Commissioner Roisman Suggests Ways to Reduce the Costs of ESG Disclosure

Cydney S. Posner is special counsel at Cooley LLP. This post is based on her Cooley memorandum. Related research from the Program on Corporate Governance includes The Illusory Promise of Stakeholder Governance by Lucian A. Bebchuk and Roberto Tallarita (discussed on the Forum here); For Whom Corporate Leaders Bargain by Lucian A. Bebchuk, Kobi Kastiel, and Roberto Tallarita (discussed on the Forum here); and Restoration: The Role Stakeholder Governance Must Play in Recreating a Fair and Sustainable American Economy—A Reply to Professor Rock by Leo E. Strine, Jr. (discussed on the Forum here).

In remarks [June 3, 2021] before the ESG Board Forum, Putting the Electric Cart before the Horse: Addressing Inevitable Costs of a New ESG Disclosure Regime, SEC Commissioner Elad Roisman weighed in with his views on mandatory prescriptive ESG requirements and the likely associated costs. As he has indicated before, he’s not really keen on the idea, particularly the environmental and social components of potential requirements. As a general matter, while investors want to see comparable standardized environmental data, in his view, standardization of that type of information is really hard to do; some of it “is inherently imprecise, relies on underlying assumptions that continually evolve, and can be reasonably calculated in different ways. And ultimately, unless this information can meaningfully inform an investment decision, it is at best not useful and at worst misleading.” But, if a new regulatory regime requiring ESG disclosure is adopted—and it certainly looks that way— he has some ideas for ways to make it less costly for companies to comply.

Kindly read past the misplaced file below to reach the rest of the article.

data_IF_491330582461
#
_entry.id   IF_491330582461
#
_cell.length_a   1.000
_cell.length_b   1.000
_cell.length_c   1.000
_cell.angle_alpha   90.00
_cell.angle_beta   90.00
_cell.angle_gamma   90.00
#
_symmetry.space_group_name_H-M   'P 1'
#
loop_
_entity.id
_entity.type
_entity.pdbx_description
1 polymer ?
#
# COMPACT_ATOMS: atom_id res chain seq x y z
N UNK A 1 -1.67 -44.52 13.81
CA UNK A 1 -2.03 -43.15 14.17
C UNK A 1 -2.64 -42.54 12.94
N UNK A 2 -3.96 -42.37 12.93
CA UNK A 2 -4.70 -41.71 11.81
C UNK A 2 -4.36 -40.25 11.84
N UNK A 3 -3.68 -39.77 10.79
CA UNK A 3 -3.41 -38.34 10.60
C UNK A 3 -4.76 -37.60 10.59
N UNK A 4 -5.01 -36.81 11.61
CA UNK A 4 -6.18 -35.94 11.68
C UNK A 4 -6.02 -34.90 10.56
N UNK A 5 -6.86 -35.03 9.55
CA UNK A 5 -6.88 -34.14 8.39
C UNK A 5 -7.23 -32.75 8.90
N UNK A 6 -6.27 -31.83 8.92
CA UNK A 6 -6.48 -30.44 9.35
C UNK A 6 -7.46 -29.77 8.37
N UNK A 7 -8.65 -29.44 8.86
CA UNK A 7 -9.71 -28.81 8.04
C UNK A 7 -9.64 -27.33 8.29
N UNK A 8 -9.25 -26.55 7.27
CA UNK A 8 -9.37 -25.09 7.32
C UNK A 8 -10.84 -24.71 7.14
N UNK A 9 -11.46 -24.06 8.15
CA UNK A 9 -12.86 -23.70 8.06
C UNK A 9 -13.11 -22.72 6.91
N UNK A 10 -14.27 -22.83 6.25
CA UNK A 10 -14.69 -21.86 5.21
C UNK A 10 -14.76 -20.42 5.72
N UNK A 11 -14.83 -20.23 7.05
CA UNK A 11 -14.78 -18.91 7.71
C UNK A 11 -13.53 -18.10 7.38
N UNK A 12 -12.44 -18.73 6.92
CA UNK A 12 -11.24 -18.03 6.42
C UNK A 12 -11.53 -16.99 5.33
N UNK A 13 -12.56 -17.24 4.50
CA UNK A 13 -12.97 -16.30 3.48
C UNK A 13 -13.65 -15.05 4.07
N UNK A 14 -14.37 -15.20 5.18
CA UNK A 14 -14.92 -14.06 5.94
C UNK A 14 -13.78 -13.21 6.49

In contrast to Commissioner Allison Lee, Roisman believes that more disclosure requirements are practically superfluous because the SEC’s disclosure framework already requires companies to disclose information that is material to investors, and that includes ESG information. More specifically, he noted that the SEC issued guidance in 2010 on the application of existing SEC rules to the material effects of climate (see this PubCo post) and amended Reg S-K to expressly require disclosure about human capital (see this PubCo post). What’s more, he sees no basis for omitting disclosure of any other material risks. So why is more regulation requiring ESG disclosure even necessary?